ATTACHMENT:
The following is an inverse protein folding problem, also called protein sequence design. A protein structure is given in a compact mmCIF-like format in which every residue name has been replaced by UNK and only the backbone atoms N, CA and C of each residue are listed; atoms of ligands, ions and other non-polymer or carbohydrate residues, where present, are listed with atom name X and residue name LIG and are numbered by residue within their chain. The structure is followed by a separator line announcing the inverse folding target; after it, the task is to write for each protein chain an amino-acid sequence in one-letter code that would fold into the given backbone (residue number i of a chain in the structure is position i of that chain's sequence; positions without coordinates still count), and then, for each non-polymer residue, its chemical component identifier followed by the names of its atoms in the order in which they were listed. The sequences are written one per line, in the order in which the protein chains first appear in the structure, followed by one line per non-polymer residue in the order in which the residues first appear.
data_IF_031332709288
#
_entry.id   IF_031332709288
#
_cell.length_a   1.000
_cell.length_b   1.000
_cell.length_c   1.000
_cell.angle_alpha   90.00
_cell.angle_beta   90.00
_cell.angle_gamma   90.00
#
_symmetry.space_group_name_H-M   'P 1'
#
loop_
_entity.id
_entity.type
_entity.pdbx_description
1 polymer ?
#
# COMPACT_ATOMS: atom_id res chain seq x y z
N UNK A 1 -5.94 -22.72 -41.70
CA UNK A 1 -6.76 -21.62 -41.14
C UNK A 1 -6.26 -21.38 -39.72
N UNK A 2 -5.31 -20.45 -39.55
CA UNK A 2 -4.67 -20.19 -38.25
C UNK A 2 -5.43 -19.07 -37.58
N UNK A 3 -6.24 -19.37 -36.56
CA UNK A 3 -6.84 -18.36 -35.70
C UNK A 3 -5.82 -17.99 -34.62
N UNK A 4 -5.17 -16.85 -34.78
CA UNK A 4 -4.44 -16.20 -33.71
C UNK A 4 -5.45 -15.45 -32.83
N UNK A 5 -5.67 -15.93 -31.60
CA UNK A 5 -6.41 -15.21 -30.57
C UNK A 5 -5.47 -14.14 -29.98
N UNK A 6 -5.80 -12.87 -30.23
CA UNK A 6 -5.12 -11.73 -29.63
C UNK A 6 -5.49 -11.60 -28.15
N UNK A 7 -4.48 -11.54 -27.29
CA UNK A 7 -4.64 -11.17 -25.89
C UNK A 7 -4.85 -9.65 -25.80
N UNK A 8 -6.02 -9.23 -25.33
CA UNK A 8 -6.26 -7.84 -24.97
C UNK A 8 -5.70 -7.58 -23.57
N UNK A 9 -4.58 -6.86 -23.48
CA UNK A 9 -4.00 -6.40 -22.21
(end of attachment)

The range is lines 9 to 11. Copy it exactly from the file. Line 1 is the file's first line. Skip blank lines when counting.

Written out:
_cell.angle_alpha   90.00
_cell.angle_beta   90.00
_cell.angle_gamma   90.00